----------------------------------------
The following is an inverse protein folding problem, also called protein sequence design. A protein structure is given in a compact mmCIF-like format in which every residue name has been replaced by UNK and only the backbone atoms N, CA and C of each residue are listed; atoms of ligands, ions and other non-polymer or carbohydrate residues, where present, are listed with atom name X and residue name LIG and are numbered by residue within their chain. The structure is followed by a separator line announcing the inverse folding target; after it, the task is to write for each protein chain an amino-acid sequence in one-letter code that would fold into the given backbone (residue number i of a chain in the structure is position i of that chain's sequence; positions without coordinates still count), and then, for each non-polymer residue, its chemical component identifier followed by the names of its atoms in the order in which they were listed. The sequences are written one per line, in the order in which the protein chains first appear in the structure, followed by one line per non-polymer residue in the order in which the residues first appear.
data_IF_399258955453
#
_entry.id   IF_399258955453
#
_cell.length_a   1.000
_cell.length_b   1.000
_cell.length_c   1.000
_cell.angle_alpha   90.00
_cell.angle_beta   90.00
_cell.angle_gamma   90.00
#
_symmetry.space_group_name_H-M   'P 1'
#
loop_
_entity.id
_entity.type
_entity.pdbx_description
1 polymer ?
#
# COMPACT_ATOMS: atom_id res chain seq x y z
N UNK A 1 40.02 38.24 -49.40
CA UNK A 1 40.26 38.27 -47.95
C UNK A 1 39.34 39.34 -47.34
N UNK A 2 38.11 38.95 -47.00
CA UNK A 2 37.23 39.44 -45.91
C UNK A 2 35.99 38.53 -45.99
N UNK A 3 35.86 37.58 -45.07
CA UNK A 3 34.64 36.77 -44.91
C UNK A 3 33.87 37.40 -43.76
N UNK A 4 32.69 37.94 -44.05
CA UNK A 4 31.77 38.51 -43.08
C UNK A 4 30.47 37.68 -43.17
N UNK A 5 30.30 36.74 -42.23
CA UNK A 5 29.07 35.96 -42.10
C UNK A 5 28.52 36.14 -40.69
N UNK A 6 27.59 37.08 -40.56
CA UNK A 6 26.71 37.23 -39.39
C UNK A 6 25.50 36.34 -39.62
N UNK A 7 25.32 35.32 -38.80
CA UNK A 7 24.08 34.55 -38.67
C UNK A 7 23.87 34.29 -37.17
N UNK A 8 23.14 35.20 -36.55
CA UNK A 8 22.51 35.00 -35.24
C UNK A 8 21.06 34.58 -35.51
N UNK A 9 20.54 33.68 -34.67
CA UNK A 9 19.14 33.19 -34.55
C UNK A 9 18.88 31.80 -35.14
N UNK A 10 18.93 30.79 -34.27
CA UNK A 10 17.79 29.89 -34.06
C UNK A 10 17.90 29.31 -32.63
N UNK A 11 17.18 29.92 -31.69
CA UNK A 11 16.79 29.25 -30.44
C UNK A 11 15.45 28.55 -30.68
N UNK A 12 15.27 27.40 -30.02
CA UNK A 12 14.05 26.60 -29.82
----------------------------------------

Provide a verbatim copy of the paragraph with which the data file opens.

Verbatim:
The following is an inverse protein folding problem, also called protein sequence design. A protein structure is given in a compact mmCIF-like format in which every residue name has been replaced by UNK and only the backbone atoms N, CA and C of each residue are listed; atoms of ligands, ions and other non-polymer or carbohydrate residues, where present, are listed with atom name X and residue name LIG and are numbered by residue within their chain. The structure is followed by a separator line announcing the inverse folding target; after it, the task is to write for each protein chain an amino-acid sequence in one-letter code that would fold into the given backbone (residue number i of a chain in the structure is position i of that chain's sequence; positions without coordinates still count), and then, for each non-polymer residue, its chemical component identifier followed by the names of its atoms in the order in which they were listed. The sequences are written one per line, in the order in which the protein chains first appear in the structure, followed by one line per non-polymer residue in the order in which the residues first appear.